The only really enjoyable part of PMQs came right at the end in a question on immigration, and time running out. The PM broke off his answer with an abrupt change of subject to congratulate ex-Chief Clerk Sir Robert Rogers on his peerage.
It had been an indirect attack on the Speaker to make the hated Rogers a peer, now a slightly less indirect way of rubbing salt into the open wound that sits in the Speaker’s chair.
The House loved it. And not just Tories. Witnesses inside the Chamber said the cheering came from both sides of the House and went on for a parliamentary eternity (about 15 seconds).
The Speaker busied himself in conversation with his secretary. He wasn’t taking on that mob.
Feelings about the Speaker are like a tsunami wave travelling a long distance. Out at sea the wave looks like any other. Only when the seabed rises approaching land does the wave rise and reveal itself.
That was one moment of the wave passing an island. Up it reared.
In every second of every cheer the House was saying, “We know what you’re like. You bullied, browbeat, berated, swore at a decent man until he couldn’t take it any more and quit the job that meant the world to him. You have revealed yourself. And we won’t forget it.”
The occasion passes, the wave resumes its normal height, but it’s still traveling with undiminished power .
We’ve definitely reached peak Bercow. The poor fellow is running out in front of our eyes.
The ennoblement of Robert Rogers on Cameron’s recommendation is a marvellously indirect attack, recognised by everyone in the Commons. We all now know Rogers was hounded from office by the Speaker.
Less well known – the Speaker suffered a sharp set-back last week when the House of Commons Commission (which he chairs) voted to appoint hated, old Etonian David Natzler as temporary Chief Clerk.
Bercow voted against this – and lost.
Half the Commission is appointed by Bercow himself – his own people are starting to turn away from him.
But the position of chief executive is still vacant, as is the chair of the management board. Whom other top staff report to is unclear. It’s a managerial mess and entirely of the Speaker’s making.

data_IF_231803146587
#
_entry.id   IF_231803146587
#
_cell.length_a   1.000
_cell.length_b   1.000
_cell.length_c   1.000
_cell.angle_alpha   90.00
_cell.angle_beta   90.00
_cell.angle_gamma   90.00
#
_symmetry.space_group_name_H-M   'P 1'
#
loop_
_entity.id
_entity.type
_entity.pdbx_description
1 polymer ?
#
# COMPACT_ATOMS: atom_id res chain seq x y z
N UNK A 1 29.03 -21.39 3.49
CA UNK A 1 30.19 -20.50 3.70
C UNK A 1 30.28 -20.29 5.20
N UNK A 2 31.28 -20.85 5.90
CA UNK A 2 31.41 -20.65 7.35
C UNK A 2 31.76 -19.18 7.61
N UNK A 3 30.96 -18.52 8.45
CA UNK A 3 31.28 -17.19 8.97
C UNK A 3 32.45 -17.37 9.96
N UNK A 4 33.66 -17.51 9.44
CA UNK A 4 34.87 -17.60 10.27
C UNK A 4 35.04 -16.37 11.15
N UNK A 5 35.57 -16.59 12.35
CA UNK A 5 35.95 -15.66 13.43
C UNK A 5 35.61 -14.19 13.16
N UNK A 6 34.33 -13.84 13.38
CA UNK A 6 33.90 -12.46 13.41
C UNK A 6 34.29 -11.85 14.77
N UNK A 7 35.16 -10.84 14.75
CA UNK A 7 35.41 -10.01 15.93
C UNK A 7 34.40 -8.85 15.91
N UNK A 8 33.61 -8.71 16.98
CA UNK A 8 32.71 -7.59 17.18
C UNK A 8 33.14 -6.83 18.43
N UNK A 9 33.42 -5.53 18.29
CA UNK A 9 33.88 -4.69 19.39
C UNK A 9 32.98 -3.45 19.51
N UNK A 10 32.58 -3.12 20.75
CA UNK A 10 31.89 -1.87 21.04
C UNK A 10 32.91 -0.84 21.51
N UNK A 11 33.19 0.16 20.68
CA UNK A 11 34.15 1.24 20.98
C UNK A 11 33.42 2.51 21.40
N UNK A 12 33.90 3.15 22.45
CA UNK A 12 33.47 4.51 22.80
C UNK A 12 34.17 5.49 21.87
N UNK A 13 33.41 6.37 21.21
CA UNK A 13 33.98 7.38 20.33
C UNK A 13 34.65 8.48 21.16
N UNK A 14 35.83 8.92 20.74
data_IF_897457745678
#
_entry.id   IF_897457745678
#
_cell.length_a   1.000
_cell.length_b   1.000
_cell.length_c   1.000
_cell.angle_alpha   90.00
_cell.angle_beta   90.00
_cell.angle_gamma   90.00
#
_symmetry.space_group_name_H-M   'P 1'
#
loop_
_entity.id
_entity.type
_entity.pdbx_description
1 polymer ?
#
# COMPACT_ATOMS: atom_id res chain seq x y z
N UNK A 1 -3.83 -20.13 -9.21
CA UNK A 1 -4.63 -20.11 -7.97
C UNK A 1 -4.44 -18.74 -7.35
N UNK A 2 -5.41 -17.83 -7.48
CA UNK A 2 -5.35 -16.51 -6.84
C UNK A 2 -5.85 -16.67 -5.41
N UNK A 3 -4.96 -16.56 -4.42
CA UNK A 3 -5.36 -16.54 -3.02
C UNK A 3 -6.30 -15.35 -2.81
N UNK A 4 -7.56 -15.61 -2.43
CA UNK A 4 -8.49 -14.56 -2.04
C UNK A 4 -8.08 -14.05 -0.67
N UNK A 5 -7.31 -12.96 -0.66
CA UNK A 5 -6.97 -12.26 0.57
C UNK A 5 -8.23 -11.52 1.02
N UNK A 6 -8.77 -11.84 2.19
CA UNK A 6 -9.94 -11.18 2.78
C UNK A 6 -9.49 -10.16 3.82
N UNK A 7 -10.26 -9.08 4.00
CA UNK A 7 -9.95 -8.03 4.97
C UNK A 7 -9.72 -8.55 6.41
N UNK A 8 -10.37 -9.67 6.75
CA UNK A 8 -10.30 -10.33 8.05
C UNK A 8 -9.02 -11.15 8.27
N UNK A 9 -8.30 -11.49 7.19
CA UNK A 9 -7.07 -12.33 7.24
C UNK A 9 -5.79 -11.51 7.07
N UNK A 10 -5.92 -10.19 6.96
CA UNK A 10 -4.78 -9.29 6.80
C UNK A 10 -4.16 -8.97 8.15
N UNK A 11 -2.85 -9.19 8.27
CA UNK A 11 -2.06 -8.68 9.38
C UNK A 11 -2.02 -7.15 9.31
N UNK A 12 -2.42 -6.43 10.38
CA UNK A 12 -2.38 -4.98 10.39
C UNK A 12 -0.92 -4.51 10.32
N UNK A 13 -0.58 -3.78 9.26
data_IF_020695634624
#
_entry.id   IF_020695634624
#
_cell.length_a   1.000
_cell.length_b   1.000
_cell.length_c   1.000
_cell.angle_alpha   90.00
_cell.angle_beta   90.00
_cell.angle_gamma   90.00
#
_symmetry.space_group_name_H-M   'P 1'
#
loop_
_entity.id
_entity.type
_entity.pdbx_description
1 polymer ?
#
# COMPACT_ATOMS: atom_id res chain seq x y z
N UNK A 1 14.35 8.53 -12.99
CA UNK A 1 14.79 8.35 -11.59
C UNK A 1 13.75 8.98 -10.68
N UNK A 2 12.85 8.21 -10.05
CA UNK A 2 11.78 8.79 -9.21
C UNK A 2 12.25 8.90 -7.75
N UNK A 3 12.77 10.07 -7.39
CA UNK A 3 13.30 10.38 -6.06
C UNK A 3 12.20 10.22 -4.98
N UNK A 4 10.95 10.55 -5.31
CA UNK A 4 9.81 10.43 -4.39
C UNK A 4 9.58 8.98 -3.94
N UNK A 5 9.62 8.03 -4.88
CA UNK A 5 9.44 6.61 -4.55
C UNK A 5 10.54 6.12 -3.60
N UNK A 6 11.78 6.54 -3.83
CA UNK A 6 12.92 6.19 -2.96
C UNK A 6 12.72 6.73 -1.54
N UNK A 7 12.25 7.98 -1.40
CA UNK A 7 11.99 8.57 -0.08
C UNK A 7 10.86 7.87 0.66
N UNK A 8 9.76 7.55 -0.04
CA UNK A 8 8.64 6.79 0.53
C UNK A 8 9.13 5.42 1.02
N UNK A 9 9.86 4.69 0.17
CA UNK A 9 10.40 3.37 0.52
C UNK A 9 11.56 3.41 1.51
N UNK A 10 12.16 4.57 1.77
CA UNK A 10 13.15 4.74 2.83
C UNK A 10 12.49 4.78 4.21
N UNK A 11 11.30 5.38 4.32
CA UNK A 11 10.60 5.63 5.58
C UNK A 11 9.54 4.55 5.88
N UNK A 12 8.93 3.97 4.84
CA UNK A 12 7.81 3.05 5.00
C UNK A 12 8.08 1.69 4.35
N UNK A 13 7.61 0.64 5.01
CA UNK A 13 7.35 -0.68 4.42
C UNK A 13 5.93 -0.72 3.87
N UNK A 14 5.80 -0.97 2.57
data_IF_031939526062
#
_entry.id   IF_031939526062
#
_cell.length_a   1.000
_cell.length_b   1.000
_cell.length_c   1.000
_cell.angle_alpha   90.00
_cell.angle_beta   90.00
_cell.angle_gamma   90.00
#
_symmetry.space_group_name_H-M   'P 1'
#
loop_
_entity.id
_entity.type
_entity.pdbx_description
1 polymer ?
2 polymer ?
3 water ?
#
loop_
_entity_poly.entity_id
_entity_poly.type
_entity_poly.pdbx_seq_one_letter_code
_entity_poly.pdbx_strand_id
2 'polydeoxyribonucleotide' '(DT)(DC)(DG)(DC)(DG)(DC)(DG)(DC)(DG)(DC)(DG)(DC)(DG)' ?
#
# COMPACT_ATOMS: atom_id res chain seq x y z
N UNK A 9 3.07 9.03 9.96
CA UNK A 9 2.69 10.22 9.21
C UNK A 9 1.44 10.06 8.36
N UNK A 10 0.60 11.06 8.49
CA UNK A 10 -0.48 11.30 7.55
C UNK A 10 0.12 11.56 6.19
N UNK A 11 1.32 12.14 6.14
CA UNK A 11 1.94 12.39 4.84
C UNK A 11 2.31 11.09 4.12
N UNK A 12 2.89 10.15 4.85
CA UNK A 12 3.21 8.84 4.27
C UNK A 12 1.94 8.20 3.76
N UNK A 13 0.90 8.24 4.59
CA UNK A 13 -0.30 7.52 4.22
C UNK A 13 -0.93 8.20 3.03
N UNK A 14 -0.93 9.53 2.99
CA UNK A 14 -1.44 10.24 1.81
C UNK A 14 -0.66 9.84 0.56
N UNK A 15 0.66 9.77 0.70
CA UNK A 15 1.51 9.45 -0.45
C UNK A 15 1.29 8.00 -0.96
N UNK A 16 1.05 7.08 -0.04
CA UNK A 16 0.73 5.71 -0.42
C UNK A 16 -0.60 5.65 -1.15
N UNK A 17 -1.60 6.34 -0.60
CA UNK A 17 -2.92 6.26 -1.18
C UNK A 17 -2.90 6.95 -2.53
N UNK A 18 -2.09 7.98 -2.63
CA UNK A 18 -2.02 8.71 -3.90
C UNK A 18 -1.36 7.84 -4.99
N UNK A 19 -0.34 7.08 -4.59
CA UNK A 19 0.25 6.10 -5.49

Natzler is moving into the Clerk’s palatial office, and everyone underneath him has moved up as well.
Shifting them all back would cause a palace revolt.
This as much as anything makes Carol Mills’ appointment less likely than ever.
The Nolan principles of sketch writing – fairness, objectivity, kindness and so forth, I forget them exactly. Does he offer refresher courses?
Miliband today was, I thought, as bad as he’d ever been.
The face a mash-up of several untamed animals. The angry eight-year-old delivery. The whole package that of a bedroom boy locked away with his best friend, making economic models out of Lego. Not even worth breaking up for parts. And the drivel!
“Too harsh. He was quite good today,” one of his Labour enemies said. “The big story is whether Freud will survive the day.”
What! No! Really? As a result of Miliband’s questions? But that must mean he did quite well!
Carol Mills was known to “some members” of the clerk selection panel before Saxton Bampfylde put her up for interview, it was confirmed last night. So where did her name come from? Out of the hundreds – thousands – of senior administrators in the Commonwealth’s public services, how and why did Saxton Bampfylde decide to pop Carol Mills on to their long list? One suspicion is that this eminent head hunting company was hired as a blind, to make respectable a decision that had already been made. Who on the panel knew whom?
Last night, an advance in the Carol Mills story.
The House voted to set up a committee to consider the Governance of the House, including the role of the Clerk and chief executive.
Who thought procedure could be so exciting?
This is a decisive step forward. The remit is wider than expected. It allows, in theory, the source of yesterday’s Bully Bercow story to be called to give evidence.
“Governance of the House” includes control of the Speaker. When the Speaker is out of control, who controls him? That’s the essence of governance.
The Speaker’s bullying, abusive behaviour is within the remit of the committee. Allegations of committee-rigging, running candidates, planting questions, fixing appointments are all within the remit. How the dickens did he let that get through?
John Bercow will be pushing his candidates onto that committee as if his life depended on it (which it may do).
An answer from John Thurso to Michael Fabricant’s written parliamentary question has been made.
Fabricant asked whether the selection panel had been aware of the Australian Senate’s investigations into Carol Mills, and if so, at what stage they had been informed.
Thurso replied: “the panel was not made aware of the investigations before reaching its conclusion.”
Saxton Bampfylde, the head hunters knew. The Speaker must have known. The selection panel did not.
The Speaker, determined for reasons unknown to place Carol Mills in the job, must have withheld the most salient piece of information. All the evidence suggests he prevailed on the panel not to ask Saxton Bampfylde into the room in order that they should not find out about the Inquiries.
The panel has been carrying the can for John Bercow’s machinations.
They are starting to decide they needn’t carry it indefinitely.